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Johnny is 18, newly moved out of his parents’ home and eager to embark on his journey into adulthood. He hops into his car that is parked on his parents’ driveway and starts the engine. Without looking at his rear view mirror, he shifts the car in reverse and screeches out of the driveway onto the neighborhood street. Racing toward the first four-way stop, Johnny briefly glances to the left and right without stopping and pushes the accelerator harder. Unfortunately, Johnny didn’t see Mildred, an elderly neighbor, out on her afternoon walk and hit her causing serious but nonfatal injuries. Johnny’s new independence begins with an arrest.
In Pennsylvania, Johnny would be charged with aggravated assault by a vehicle. Aggravated assault by a vehicle is recklessly or with gross negligence causing a bodily injury of another while in violation of laws covering the operation of a vehicle or traffic regulations.
What is “Recklessly or with Gross Negligence”
To behave with gross negligence is to act with such reckless disregard for the safety of others that the behavior is willful. There are four elements to negligence:
• an individual owes a duty of care to another party;
• the individual failed to perform the duty of care;
• the other party suffered an injury; and
• the individual’s failure to perform the duty of care resulted in the other party’s injury.
A driver’s duty of care is to abide by the laws, including traffic laws. This is for the safety of the public, including other drivers, pedestrians, cyclists, and so on. When a driver breaks the traffic laws with willful and reckless abandon as opposed to just ignorance, then he intentionally fails to perform his duty of care. In other words, the difference between being just negligent and grossly negligent is in the awareness and intention of the perpetrator. A driver who knows that the speed limit is 35 mph and drives 80 mph is intentionally not performing his duty of care. If a pedestrian or any other person is injured because of a driver’s willful failure to perform his duty of care while operating a vehicle, then he has committed aggravated assault by a vehicle.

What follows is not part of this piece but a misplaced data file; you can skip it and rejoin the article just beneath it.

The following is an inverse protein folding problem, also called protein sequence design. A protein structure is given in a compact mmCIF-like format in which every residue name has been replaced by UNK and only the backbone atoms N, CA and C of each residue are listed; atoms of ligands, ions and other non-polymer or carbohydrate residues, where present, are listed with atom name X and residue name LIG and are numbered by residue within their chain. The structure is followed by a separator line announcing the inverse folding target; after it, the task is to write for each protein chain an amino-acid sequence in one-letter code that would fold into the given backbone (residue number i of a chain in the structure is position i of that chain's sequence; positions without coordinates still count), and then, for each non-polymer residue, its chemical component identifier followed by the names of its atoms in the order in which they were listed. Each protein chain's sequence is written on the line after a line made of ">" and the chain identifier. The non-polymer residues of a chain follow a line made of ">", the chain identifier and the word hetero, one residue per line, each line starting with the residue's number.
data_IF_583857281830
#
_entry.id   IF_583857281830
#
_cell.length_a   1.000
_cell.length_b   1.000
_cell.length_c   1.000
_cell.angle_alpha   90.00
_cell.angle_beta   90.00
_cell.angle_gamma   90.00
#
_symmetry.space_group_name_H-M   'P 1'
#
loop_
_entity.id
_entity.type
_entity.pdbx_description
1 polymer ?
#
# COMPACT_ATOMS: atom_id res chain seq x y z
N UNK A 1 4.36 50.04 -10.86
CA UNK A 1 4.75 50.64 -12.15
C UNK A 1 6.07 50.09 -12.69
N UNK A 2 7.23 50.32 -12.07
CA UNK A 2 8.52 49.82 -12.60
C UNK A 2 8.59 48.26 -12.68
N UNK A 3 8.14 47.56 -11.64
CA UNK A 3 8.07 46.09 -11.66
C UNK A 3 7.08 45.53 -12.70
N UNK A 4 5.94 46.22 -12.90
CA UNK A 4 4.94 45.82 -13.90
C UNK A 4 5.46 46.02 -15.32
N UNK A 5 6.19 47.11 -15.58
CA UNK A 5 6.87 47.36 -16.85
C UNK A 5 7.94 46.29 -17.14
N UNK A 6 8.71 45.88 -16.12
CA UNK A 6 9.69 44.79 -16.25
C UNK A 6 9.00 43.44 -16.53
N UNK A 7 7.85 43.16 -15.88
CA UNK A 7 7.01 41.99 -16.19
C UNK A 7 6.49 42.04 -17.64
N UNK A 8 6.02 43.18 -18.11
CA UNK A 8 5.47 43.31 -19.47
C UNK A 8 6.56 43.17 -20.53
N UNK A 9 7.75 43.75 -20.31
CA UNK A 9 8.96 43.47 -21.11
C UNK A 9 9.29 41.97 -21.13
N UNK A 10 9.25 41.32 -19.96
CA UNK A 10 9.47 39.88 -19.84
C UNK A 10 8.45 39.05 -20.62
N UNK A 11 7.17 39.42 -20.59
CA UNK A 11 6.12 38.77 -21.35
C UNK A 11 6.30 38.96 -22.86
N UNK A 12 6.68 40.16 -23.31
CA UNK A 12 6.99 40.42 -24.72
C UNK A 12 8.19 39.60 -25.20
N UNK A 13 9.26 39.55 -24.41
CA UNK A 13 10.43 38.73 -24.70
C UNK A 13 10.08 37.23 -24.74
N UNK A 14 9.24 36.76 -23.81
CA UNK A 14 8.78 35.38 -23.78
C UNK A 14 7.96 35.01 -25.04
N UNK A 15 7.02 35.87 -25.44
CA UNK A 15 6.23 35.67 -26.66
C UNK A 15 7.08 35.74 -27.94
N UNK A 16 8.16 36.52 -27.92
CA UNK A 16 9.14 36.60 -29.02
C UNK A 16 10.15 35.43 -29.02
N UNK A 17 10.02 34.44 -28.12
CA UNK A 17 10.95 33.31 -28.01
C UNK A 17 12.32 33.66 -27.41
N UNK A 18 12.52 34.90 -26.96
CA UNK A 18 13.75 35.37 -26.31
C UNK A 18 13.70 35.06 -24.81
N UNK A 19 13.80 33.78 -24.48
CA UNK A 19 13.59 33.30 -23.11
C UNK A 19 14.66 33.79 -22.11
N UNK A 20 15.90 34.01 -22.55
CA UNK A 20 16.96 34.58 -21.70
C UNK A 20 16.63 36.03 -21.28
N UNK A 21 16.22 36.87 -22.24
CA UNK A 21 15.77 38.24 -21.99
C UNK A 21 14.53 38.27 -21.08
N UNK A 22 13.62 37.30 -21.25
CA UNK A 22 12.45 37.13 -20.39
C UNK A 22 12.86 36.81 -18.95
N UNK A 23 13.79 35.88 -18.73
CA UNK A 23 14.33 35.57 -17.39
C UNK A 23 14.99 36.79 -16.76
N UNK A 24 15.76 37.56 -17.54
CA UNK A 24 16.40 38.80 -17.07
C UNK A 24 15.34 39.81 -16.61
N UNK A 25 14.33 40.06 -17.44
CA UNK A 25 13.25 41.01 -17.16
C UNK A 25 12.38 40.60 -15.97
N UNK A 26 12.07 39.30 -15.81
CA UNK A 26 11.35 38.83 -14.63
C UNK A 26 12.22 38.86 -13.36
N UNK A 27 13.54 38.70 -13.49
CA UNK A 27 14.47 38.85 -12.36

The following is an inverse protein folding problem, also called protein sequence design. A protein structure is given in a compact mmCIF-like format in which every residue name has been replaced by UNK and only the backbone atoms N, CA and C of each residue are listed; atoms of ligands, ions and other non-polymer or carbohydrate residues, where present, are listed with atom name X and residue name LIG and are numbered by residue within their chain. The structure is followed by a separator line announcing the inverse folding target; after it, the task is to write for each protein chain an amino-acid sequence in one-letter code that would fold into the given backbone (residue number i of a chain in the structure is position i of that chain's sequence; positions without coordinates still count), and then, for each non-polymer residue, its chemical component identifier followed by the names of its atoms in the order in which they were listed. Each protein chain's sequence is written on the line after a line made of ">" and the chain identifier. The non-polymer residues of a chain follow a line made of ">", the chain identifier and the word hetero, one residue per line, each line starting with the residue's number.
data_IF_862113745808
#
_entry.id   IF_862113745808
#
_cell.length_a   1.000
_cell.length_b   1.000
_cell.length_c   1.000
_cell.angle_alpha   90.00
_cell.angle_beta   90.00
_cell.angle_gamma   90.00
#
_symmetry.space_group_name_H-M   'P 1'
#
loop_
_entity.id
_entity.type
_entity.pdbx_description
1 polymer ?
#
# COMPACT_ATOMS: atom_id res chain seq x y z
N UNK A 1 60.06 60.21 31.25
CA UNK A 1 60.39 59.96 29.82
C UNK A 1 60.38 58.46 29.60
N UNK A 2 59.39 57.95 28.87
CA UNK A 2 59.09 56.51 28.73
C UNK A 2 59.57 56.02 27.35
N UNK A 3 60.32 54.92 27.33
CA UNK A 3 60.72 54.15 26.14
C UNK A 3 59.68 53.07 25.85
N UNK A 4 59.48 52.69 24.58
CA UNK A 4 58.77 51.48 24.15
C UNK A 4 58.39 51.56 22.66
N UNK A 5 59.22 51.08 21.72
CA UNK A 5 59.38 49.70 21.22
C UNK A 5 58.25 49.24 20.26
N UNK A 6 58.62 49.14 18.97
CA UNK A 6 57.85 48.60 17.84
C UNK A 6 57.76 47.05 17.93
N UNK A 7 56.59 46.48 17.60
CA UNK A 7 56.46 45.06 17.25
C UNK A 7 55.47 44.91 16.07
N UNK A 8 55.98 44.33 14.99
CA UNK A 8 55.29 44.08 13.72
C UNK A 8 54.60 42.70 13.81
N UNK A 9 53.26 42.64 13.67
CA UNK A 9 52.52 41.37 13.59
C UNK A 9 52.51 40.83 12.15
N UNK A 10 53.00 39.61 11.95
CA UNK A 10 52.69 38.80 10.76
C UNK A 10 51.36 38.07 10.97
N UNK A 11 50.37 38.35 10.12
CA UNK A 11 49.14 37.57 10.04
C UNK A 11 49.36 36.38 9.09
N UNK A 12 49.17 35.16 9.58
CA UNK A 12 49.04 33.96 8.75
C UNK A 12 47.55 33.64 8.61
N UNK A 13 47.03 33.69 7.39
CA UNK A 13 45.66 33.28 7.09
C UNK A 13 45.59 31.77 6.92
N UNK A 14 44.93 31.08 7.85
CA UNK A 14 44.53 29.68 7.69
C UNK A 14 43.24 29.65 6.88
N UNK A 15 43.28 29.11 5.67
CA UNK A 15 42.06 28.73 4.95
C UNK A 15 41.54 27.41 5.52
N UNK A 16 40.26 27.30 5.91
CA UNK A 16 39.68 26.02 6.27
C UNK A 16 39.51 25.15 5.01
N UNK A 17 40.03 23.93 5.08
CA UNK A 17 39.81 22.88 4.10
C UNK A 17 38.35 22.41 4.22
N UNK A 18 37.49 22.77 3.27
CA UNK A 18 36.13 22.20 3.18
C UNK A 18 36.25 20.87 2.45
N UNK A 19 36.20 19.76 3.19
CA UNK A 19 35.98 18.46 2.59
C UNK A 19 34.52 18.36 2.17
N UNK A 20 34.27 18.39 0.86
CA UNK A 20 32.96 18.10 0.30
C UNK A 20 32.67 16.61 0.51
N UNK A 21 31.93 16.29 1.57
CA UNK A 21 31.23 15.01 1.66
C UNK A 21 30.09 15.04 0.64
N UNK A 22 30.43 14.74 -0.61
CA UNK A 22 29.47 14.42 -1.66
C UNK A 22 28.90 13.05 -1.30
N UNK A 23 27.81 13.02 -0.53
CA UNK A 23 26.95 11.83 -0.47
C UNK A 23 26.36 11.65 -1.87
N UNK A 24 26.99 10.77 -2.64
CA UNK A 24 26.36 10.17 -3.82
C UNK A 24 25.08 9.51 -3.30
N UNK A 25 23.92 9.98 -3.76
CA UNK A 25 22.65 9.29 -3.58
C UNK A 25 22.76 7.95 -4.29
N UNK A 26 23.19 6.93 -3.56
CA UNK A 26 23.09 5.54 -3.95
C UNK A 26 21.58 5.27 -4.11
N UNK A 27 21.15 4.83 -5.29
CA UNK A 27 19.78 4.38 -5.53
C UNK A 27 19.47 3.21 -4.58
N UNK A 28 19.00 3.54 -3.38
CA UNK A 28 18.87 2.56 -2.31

In Johnny’s case, he knowingly sped in a neighborhood, intentionally failed to properly stop at a stop sign and ultimately caused injury to Mildred.
Penalties for Aggravated Assault by a Vehicle
Aggravated assault by a vehicle is a felony of the third degree. In Pennsylvania, a third-degree felony sentencing is up to seven years in prison and a maximum fine of $15,000. An additional two years may be added if the incident occurred in an active work zone. An additional two years may also be added to the sentence if there were other violations related to driving without a license and texting while driving.
What about DUIs?
If Johnny had been driving while under the influence when he injured Mildred, the charge is an aggravated assault while driving under the influence. This is a second-degree felony. The sentencing for a second degree is heftier with a maximum ten years imprisonment and a fine not to exceed $25,000. Unlike with aggravated assault by a vehicle which is a grossly negligent action, aggravated assault by a vehicle while driving under the influence is a simple negligent action. That means that a person does not have to commit the action intentionally, so that impairment due to drunkenness is not a defense.
Aggravated assault by a vehicle is a challenging charge and requires expert advice and guidance to garner the appropriate evidence, expose the weaknesses of the opposing party’s evidence, and secure expert witnesses when needed. Contact an attorney if you are faced with an aggravated assault by a vehicle charge.